Remarkable, says Dianne Hayter of the Webb Memorial Trust at a Fabian conference at LSE, that Beatrice Webb achieved what she did in her time. Even now there have been only 29 women in the cabinet, and only 8% of university vice chancellors are women, that back in the early 20th century, Webb managed to change "society's approach to welfare" with her writings, campaigning and intelligence.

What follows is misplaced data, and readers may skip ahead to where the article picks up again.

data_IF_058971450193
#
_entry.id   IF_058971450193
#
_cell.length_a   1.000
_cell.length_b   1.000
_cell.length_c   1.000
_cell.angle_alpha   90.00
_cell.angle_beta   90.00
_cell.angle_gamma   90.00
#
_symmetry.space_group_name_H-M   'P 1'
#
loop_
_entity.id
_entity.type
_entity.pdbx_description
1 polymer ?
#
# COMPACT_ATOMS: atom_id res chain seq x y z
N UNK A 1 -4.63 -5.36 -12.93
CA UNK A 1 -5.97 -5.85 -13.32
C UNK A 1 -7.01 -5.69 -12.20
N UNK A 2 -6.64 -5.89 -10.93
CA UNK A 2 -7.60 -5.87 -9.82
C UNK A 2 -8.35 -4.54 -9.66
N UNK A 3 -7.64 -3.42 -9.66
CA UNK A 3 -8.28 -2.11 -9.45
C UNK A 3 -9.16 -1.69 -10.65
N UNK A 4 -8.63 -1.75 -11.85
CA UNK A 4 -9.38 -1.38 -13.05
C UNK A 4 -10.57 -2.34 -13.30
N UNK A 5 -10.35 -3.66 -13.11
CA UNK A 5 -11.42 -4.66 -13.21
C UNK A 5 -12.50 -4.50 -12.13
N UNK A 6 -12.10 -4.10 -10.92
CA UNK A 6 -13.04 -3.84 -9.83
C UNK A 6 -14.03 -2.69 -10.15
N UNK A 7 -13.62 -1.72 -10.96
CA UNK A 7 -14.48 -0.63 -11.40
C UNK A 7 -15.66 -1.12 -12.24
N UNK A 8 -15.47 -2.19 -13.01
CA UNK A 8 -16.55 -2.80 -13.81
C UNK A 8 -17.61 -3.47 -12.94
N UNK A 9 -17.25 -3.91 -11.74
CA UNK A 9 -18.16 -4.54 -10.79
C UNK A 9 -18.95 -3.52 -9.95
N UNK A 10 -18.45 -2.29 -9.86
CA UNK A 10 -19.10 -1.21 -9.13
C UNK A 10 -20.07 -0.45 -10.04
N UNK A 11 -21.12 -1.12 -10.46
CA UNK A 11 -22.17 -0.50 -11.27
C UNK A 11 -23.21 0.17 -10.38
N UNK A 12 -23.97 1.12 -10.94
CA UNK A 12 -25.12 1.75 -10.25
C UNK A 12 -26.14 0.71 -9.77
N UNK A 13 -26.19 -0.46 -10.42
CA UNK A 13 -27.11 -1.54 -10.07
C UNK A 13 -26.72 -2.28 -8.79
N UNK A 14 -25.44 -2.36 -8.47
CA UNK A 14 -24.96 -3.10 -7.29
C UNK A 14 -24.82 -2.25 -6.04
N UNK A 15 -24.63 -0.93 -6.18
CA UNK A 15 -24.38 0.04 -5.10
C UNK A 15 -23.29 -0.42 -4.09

While biographer Carole Seymour-Jones said Beatrice was of her time but far ahead of her time. She had to make difficult choices, the ideas of the minority report were underpinned by her experiences in the East End in the 1880s.
She had a passionate conviction that something should be done. The idea of the poverty line and that in a civilised society we should not allow anyone to fall below that line was something that Webb prmoted, said Seymour-Jones at the Fighting Poverty and Inequality in an Age of Affluence conference.